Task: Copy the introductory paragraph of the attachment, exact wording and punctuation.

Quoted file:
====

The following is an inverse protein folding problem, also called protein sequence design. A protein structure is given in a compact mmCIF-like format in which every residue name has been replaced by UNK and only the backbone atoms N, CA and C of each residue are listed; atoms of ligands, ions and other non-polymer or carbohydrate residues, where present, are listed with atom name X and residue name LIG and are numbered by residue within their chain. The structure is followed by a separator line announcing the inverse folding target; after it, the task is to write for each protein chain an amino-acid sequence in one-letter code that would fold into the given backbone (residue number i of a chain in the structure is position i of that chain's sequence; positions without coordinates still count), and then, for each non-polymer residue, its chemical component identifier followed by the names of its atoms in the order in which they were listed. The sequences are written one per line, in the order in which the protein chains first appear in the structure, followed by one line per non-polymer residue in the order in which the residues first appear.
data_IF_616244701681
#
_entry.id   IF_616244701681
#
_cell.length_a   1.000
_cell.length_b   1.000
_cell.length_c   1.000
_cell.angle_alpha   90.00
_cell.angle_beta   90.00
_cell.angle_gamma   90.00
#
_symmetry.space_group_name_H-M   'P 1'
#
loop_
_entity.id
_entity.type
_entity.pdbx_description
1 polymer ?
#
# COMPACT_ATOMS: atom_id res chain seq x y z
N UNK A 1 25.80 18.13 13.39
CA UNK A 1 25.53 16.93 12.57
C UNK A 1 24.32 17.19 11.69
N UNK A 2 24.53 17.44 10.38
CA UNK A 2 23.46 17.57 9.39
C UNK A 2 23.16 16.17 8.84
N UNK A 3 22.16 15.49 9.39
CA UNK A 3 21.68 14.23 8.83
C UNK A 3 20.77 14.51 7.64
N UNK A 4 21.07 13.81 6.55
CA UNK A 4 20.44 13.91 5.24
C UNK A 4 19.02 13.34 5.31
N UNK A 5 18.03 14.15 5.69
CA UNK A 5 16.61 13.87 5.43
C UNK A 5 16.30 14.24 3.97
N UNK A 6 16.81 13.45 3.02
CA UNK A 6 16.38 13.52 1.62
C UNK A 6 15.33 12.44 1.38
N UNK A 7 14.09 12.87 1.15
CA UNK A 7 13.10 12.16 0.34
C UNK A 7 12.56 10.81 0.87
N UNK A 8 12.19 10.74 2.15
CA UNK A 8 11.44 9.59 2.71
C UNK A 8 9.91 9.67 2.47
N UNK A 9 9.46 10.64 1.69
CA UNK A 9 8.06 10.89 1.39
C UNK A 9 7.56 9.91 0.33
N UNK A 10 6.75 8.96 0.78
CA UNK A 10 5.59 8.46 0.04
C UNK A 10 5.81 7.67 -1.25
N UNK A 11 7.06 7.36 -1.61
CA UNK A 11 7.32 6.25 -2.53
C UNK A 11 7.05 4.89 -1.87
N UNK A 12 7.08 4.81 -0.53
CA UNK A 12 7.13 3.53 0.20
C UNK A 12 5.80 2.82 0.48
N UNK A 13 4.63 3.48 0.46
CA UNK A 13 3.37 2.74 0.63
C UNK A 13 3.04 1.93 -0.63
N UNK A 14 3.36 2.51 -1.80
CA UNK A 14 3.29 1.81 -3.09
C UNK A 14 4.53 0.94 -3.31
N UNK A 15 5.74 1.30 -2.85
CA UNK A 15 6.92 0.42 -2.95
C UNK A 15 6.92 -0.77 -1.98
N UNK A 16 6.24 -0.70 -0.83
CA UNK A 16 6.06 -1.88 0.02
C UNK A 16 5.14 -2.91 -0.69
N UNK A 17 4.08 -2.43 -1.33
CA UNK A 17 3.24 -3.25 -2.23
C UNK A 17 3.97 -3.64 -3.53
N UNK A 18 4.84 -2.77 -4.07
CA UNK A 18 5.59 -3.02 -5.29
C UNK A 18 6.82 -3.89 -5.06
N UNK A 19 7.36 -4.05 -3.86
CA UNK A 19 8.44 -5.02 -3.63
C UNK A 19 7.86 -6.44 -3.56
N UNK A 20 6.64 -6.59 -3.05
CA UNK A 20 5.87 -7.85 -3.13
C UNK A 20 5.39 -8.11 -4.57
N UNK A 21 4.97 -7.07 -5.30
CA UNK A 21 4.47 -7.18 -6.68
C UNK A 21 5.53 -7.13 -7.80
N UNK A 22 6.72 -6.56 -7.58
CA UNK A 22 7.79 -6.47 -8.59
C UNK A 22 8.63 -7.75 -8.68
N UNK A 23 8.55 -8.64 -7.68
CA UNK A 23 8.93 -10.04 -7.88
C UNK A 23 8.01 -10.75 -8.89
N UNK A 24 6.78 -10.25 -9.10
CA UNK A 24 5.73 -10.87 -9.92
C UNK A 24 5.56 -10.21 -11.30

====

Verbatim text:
The following is an inverse protein folding problem, also called protein sequence design. A protein structure is given in a compact mmCIF-like format in which every residue name has been replaced by UNK and only the backbone atoms N, CA and C of each residue are listed; atoms of ligands, ions and other non-polymer or carbohydrate residues, where present, are listed with atom name X and residue name LIG and are numbered by residue within their chain. The structure is followed by a separator line announcing the inverse folding target; after it, the task is to write for each protein chain an amino-acid sequence in one-letter code that would fold into the given backbone (residue number i of a chain in the structure is position i of that chain's sequence; positions without coordinates still count), and then, for each non-polymer residue, its chemical component identifier followed by the names of its atoms in the order in which they were listed. The sequences are written one per line, in the order in which the protein chains first appear in the structure, followed by one line per non-polymer residue in the order in which the residues first appear.